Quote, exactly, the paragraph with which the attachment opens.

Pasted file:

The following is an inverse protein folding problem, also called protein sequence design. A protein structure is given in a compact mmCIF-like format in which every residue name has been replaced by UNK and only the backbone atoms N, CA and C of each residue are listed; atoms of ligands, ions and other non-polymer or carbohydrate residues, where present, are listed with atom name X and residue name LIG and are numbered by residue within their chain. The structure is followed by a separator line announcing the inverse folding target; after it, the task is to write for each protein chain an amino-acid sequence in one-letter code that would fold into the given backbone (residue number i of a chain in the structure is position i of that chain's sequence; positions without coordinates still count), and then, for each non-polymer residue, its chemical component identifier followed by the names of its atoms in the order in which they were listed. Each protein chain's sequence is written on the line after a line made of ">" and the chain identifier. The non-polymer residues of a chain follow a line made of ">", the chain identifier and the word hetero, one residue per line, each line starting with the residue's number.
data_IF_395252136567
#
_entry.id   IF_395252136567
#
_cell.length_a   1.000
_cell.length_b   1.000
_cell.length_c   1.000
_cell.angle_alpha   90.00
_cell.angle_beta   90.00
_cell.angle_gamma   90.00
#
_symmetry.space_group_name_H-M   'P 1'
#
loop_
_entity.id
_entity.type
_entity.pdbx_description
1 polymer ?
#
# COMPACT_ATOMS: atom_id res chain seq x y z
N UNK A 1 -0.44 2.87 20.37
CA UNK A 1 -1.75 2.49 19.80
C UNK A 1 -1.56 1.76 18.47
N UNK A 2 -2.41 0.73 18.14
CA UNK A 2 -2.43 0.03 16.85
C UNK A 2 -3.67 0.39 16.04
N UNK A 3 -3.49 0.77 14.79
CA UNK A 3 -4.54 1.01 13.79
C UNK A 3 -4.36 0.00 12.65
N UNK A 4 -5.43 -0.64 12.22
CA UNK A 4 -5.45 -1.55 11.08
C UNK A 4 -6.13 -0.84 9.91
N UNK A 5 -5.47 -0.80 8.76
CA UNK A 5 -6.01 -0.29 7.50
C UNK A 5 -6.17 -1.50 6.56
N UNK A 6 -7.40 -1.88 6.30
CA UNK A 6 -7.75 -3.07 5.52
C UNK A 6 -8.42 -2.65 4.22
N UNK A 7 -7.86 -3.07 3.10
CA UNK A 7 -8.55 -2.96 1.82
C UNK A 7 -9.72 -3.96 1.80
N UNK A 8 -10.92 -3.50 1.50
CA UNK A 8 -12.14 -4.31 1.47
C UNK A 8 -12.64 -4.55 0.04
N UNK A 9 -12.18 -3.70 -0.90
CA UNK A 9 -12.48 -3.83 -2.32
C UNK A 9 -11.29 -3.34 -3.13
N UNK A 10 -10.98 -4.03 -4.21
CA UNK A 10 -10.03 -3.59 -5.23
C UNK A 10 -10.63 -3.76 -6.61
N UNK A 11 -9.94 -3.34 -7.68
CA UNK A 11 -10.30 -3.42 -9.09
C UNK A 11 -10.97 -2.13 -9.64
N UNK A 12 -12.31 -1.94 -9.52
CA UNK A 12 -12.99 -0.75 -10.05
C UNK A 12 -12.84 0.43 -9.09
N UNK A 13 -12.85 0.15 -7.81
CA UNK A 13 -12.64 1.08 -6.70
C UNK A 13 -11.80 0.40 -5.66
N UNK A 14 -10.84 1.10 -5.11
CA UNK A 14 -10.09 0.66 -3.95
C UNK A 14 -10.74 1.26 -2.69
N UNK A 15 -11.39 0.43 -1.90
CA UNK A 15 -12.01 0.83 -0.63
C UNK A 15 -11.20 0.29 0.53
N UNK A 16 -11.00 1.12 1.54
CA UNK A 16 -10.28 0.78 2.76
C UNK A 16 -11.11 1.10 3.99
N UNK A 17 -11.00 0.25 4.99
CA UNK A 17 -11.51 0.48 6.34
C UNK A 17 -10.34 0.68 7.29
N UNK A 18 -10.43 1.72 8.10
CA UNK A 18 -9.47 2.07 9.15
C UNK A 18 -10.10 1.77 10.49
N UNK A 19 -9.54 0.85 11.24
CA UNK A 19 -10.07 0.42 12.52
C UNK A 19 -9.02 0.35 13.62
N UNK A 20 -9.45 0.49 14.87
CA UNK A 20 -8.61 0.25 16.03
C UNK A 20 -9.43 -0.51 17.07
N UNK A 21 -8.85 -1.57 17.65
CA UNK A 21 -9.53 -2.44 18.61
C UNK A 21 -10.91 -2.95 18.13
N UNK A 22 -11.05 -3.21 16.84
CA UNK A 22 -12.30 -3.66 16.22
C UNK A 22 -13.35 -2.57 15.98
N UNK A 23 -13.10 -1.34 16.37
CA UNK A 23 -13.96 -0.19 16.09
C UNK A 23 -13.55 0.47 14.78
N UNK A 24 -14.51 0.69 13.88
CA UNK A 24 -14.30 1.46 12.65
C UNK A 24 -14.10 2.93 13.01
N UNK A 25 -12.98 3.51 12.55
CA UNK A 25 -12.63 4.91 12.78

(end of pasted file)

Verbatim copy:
The following is an inverse protein folding problem, also called protein sequence design. A protein structure is given in a compact mmCIF-like format in which every residue name has been replaced by UNK and only the backbone atoms N, CA and C of each residue are listed; atoms of ligands, ions and other non-polymer or carbohydrate residues, where present, are listed with atom name X and residue name LIG and are numbered by residue within their chain. The structure is followed by a separator line announcing the inverse folding target; after it, the task is to write for each protein chain an amino-acid sequence in one-letter code that would fold into the given backbone (residue number i of a chain in the structure is position i of that chain's sequence; positions without coordinates still count), and then, for each non-polymer residue, its chemical component identifier followed by the names of its atoms in the order in which they were listed. Each protein chain's sequence is written on the line after a line made of ">" and the chain identifier. The non-polymer residues of a chain follow a line made of ">", the chain identifier and the word hetero, one residue per line, each line starting with the residue's number.